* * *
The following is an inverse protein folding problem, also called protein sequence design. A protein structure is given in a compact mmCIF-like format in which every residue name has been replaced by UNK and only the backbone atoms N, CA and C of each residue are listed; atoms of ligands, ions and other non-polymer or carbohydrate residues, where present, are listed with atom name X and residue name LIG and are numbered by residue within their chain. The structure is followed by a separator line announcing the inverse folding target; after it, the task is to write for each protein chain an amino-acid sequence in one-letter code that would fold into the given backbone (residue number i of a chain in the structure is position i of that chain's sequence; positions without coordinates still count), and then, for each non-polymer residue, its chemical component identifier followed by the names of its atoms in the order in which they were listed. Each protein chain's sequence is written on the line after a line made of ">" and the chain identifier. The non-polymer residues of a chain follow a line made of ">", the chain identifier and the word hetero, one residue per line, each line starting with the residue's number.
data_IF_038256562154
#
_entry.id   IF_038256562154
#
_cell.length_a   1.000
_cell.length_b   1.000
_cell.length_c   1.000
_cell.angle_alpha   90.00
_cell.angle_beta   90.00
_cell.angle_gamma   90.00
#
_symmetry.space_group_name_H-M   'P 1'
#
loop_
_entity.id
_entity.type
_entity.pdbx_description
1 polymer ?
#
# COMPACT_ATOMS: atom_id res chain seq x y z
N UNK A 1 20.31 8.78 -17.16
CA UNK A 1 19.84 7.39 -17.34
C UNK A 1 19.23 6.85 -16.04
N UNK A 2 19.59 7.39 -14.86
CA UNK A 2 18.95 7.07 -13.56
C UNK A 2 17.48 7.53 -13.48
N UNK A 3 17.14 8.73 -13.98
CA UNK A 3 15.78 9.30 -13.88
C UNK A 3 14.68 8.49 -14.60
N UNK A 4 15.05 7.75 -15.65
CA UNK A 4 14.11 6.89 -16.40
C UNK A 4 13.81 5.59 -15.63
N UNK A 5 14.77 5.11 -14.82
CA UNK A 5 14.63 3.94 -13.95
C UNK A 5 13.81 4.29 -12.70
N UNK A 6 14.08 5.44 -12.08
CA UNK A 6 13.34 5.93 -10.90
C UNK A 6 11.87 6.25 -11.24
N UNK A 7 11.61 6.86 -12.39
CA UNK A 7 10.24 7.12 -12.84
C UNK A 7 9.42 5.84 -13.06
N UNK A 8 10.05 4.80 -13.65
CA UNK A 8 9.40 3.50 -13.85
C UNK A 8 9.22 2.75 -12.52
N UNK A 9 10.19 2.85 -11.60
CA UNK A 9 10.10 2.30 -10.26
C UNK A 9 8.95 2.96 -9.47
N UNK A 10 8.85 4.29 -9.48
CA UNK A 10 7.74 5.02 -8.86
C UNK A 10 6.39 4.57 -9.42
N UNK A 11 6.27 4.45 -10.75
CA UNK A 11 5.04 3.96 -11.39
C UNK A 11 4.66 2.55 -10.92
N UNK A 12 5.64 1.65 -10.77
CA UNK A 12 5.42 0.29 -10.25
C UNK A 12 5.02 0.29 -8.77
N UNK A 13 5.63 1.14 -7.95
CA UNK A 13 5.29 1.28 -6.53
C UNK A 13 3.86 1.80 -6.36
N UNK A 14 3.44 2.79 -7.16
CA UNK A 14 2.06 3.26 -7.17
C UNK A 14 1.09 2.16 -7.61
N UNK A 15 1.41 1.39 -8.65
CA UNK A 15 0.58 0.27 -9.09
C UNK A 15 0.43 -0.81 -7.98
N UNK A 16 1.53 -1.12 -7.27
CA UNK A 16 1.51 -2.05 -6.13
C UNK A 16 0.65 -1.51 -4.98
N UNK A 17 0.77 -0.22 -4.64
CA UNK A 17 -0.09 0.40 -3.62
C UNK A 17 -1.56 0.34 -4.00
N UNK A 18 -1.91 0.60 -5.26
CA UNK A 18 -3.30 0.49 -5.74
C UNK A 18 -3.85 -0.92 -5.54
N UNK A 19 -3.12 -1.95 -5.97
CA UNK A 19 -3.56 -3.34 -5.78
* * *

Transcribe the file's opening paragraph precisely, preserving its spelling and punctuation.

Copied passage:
The following is an inverse protein folding problem, also called protein sequence design. A protein structure is given in a compact mmCIF-like format in which every residue name has been replaced by UNK and only the backbone atoms N, CA and C of each residue are listed; atoms of ligands, ions and other non-polymer or carbohydrate residues, where present, are listed with atom name X and residue name LIG and are numbered by residue within their chain. The structure is followed by a separator line announcing the inverse folding target; after it, the task is to write for each protein chain an amino-acid sequence in one-letter code that would fold into the given backbone (residue number i of a chain in the structure is position i of that chain's sequence; positions without coordinates still count), and then, for each non-polymer residue, its chemical component identifier followed by the names of its atoms in the order in which they were listed. Each protein chain's sequence is written on the line after a line made of ">" and the chain identifier. The non-polymer residues of a chain follow a line made of ">", the chain identifier and the word hetero, one residue per line, each line starting with the residue's number.